The late 1950s were indeed a transitory period in the artist’s personal life and career, as often she traveled between New York City and Paris. Though she was exhibiting in New York throughout the 1950s, Mitchell felt the need for her own artistic space, away from the social pressures of her Abstract Expressionist peers. Paris, which Mitchell first visited in 1948, was a city where she could breathe. Still, she frequently traveled back and forth to the United States, which proved challenging for an artist whose practice primarily centered on large-scale, abstract paintings. A shift to smaller canvases made sense as she moved in-between studios, and the art critic John Yau emphasizes that these works from the 1950s, Untitled included, are more than studies or placeholders for the artist’s larger practice.v Rather, works like Untitled are complete in themselves, compact encapsulations of Mitchell’s artistic interests in the period.


    Claude Monet, The Waterlily Pond, Harmony in Pink, 1900. Image: © RMN-Grand Palais / Adrien Didierjean / Art Resource, NY

    Traveling inspired Mitchell to simultaneously look inwards and outwards; as she put it, “traveling around is a way of finding things that actually find me.”vi By seeking the familiar in new places, she was able to pull upon memories from which to build out her compositions. She describes this process on her first visit to Paris in 1948, as she “walked the length of the Seine…looking at the low squat bridges, looking vainly for something like the Brooklyn Bridge…”vii Moving, remembering, and feeling were connected actions for Mitchell; in 1957, again she recalled being “homesick and nostalgic” in France, “and I felt the image of the [Brooklyn] Bridge come back.”viii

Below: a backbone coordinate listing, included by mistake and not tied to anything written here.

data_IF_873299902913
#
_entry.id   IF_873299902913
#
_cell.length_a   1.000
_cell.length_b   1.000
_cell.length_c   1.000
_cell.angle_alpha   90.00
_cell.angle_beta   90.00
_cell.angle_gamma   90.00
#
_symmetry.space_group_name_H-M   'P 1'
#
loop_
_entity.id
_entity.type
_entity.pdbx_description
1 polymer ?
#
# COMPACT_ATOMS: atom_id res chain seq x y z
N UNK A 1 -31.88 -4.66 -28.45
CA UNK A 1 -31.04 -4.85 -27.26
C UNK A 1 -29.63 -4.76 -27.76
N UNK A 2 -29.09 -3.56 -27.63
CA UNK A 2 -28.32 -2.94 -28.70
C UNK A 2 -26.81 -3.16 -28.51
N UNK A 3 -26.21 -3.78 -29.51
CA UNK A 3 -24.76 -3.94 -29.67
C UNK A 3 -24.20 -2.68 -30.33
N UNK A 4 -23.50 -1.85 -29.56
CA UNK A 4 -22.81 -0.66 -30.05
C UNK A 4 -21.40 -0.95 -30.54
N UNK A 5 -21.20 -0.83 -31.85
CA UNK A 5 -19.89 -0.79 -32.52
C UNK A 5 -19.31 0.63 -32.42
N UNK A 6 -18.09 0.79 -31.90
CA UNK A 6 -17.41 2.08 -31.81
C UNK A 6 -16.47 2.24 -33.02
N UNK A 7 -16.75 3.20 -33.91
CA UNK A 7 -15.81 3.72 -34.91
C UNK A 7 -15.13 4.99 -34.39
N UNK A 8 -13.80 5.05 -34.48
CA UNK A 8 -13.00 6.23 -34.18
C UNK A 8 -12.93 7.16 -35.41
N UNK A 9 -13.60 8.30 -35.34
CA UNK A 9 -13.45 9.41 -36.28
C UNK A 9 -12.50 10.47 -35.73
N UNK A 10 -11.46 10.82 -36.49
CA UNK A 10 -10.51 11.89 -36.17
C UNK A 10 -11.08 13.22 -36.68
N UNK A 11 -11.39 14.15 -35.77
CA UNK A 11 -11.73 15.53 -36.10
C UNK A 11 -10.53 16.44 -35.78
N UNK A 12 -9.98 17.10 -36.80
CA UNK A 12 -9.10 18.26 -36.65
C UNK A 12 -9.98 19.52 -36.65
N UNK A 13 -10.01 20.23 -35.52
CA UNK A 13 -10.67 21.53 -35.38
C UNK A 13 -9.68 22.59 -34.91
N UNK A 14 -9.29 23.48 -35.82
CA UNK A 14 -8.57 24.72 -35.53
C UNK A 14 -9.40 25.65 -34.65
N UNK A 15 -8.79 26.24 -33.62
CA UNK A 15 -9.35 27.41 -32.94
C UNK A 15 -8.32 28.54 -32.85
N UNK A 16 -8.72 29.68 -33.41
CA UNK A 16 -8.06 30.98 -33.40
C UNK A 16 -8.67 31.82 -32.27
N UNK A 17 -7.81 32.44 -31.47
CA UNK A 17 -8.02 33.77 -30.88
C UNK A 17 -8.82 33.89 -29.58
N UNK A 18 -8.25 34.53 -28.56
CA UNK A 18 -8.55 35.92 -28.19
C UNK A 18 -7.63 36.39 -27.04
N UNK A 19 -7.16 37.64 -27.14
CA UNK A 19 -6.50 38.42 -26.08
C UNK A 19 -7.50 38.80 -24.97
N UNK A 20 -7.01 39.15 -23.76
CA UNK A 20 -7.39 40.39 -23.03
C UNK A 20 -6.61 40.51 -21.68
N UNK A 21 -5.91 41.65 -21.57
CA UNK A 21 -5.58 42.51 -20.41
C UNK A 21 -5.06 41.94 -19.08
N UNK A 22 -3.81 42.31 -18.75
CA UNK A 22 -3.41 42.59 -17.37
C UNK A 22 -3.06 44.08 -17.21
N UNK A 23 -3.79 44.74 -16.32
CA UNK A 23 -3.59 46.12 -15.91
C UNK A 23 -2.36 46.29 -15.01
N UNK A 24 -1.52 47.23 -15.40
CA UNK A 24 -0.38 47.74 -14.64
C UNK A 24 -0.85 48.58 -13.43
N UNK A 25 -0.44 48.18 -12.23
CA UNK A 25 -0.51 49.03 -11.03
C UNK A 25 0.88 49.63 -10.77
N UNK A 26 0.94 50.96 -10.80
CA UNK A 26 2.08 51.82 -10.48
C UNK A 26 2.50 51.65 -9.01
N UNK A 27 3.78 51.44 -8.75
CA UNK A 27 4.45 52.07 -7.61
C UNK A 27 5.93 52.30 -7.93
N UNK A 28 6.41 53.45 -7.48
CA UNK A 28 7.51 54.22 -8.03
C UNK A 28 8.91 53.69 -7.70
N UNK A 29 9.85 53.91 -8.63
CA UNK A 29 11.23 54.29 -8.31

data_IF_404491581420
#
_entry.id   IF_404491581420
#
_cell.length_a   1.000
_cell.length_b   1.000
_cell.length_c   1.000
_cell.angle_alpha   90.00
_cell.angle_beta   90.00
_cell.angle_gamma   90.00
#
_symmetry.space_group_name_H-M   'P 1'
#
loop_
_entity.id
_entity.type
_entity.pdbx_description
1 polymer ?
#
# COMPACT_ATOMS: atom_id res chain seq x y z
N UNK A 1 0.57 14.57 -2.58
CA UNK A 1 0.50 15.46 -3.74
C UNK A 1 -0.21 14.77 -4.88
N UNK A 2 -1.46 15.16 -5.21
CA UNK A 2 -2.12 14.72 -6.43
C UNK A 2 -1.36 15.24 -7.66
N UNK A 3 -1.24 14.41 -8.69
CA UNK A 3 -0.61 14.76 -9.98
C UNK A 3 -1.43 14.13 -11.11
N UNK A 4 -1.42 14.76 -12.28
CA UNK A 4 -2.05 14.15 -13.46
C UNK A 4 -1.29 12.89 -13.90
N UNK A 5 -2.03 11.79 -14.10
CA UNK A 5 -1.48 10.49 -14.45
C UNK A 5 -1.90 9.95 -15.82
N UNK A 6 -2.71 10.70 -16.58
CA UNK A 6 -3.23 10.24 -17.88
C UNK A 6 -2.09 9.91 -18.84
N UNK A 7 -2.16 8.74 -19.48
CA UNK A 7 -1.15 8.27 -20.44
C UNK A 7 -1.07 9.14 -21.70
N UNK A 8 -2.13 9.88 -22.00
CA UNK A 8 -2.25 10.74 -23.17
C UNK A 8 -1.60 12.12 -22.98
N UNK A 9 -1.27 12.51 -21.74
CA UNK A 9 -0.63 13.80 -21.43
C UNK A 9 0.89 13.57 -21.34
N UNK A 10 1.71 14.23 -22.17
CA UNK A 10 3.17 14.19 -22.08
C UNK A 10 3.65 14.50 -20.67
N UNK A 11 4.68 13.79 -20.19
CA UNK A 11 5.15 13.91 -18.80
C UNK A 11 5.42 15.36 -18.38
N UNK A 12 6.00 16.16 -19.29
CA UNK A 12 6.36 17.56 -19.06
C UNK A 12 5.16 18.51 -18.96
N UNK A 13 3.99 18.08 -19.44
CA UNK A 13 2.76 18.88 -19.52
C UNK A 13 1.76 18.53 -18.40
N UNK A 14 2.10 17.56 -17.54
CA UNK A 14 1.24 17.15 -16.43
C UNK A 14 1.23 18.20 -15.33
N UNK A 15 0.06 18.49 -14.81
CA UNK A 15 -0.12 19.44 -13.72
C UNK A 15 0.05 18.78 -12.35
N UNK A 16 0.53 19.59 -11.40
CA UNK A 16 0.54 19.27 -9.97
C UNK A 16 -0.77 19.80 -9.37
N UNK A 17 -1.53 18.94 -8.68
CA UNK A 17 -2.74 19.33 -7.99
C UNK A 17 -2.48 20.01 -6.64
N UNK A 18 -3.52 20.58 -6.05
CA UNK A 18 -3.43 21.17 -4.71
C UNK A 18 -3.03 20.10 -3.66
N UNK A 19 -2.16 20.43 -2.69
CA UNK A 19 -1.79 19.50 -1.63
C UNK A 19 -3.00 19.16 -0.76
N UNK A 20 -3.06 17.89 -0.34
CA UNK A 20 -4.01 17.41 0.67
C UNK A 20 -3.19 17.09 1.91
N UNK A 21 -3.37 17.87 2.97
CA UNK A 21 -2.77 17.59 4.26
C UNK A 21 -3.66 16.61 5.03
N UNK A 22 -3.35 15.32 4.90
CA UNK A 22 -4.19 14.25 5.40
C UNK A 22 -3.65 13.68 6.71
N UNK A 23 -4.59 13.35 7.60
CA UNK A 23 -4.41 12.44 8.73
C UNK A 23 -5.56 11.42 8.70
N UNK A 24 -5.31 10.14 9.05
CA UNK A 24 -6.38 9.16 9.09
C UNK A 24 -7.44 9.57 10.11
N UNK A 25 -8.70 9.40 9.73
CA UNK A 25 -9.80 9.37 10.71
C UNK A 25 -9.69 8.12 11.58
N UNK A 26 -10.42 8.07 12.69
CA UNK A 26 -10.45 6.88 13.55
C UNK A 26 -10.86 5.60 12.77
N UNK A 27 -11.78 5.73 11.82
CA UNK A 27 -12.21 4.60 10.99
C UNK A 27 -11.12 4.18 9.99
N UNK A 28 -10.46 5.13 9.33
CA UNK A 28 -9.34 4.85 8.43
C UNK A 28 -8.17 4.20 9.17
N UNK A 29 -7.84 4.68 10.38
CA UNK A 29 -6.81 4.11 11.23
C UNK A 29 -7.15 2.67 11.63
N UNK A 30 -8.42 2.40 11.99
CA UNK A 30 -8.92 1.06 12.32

It is this ability to constantly refer back to previous memories that imbues her canvases with a unique sense of nostalgia. In the same year of 1957 – a watershed year where she painted some of her most famous compositions – Mitchell gave her first major interview with Irving Sandler for ARTNews. In this, she famously stated “I carry my landscapes with me.”ix Untitled’s compact scale and precise visual language present a special opportunity for the collector to get as close to carrying one of Mitchell’s landscapes as possible.



    i Joan Mitchell, 1992, quoted in Tim Keane, “Joan Mitchell, More Like a Poet,” Hyperallergic, April 9, 2021, online.

    ii Rosa Esman, interviewed by James McElhinney, "Oral History Interview with Rosa Esman," Archives of American Art, June 9–16, 2009, online.

     iii Joan Mitchell, quoted in Katy Siegel, "Par Avion," in Joan Mitchell, edited by Sarah Roberts and Katy Siegel, The San Francisco Museum of Art and Yale University Press, 2020, p. 46.

    iv Ibid.

    v Ibid.

    vi Ibid. 

    vii Ibid.

    viii Ibid.

    ix Joan Mitchell, quoted in Irving Sandler, "Mitchell Paints a Picture," ARTNews, October 1957, p. 45.

    • Provenance

      Joe LeSueur, New York (acquired directly from the artist)
      Robert Harms, New York
      Tibor de Nagy Gallery, New York
      Acquired from the above by the present owner in February 2003

    • Exhibited

      New York, Tibor de Nagy Gallery, Joan Mitchell, Working with Poets: Pastels and Paintings, June 13-July 26, 2002

Property from a Notable Private Collector



oil on canvas
16 x 20 in. (40.6 x 50.8 cm)
Painted circa 1957.

Full Cataloguing

$300,000 - 500,000 

Sold for $825,500

Contact Specialist

Annie Dolan

Specialist, Head of Sale, Morning Session
+1 212 940 1288

20th Century & Contemporary Art Day Sale, Morning Session

New York Auction 16 May 2023